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New angiogenesis inhibitor has promise for treating deadly brain tumor


Preliminary results show tumor shrinkage, reduction in edema, normalization of blood vessels

BOSTON - January 16, 2007 - Researchers from the Massachusetts General Hospital (MGH) Cancer Center have found that AZD2171 (RECENTIN™), a new angiogenesis inhibitor, can significantly reduce the size of the deadly brain tumors called glioblastomas and has the potential of improving the effectiveness of other therapeutic techniques. The Phase 2 clinical trial also finds that AZD2171 treatment can alleviate brain swelling (edema), a debilitating symptom in many brain cancer patients that currently can be treated only with steroid drugs. Appearing in the January 2007 issue of Cancer Cell, the study is too preliminary to determine whether this new drug may have an impact on overall patient survival.

“Patients with recurrent glioblastomas desperately need new, effective treatment alternatives,” says Tracy Batchelor, MD, chief of Neuro-Oncology in the MGH Cancer Center, the study’s lead author. “While these are preliminary results of an initial trial, it’s looking like these agents may play an increasingly important role in the treatment of patients whose tumors have recurred and perhaps in newly diagnosed patients as well.”

Glioblastoma is the most malignant form of brain tumor and has a very poor prognosis. Standard treatments - including surgery, chemotherapy and radiation therapy - may delay tumor growth, but patients usually survive for little more than a year. There are currently no effective options for patients whose tumors recur, the vast majority of whom die within 6 months.

Angiogenesis inhibitors suppress the growth of blood vessels supplying a tumor and have received a lot of attention as potential cancer-fighting agents. While the earliest clinical trials did not meet expectations that these drugs would ’starve’ tumors, the agents did improve patient survival when combined with traditional anticancer therapies. Three such drugs have received FDA approval for the treatment of certain tumors, and several others are under investigation. An oral medication, AZD2171 is a potent inhibitor of the three primary receptors for the powerful angiogenesis factor VEGF, known be present on glioblastoma blood vessels. Manufactured by AstraZeneca, AZD2171 is currently available only to participants in clinical trials.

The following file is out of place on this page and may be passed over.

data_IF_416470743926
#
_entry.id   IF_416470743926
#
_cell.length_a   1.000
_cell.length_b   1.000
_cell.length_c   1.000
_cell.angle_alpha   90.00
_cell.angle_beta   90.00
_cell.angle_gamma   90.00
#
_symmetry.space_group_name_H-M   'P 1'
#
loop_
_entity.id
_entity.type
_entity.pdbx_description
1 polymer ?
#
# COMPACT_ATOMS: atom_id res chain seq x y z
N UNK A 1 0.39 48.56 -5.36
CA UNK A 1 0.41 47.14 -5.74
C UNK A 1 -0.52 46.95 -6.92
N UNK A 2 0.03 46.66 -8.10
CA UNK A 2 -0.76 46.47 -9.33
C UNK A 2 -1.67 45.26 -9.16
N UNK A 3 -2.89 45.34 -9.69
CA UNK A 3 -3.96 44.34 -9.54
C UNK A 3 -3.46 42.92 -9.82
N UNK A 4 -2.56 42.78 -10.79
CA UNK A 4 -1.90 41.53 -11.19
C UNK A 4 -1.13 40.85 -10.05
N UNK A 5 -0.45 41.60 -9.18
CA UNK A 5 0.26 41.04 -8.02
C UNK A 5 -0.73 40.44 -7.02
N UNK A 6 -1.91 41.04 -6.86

The MGH trial, sponsored by the National Cancer Institute, was designed to assess whether AZD2171 could benefit patients with recurrent glioblastomas and also if the drug might normalize tumor vasculature. Blood vessels that develop around and within tumors are leaky and disorganized, potentially blocking the delivery of chemotherapy drugs or the effectiveness of radiation therapy, which requires an adequate supply of oxygen to the tumor. The fact that combining angiogenesis inhibitors with other therapies improved survival for some patients supports a theory developed by Rakesh Jain, PhD, director of the Steele Laboratory in the MGH Department of Radiation Oncology, that the agents temporarily ’normalize’ blood vessels, creating a period during which chemotherapy and radiation treatment can be more effective. Jain is the senior author of the Cancer Cell article.

The paper reports on the first 16 patients to enter the clinical trial, which began in January 2006. All had glioblastomas that had resumed growing despite prior radiation or chemotherapy. Participants took a daily oral dose of AZD2171, which started at 45 mg and could be reduced in those experiencing negative side effects, including fatigue, diarrhea and hypertension. Participants were followed with regular physical, neurological, and MR imaging exams during the 6-month study period.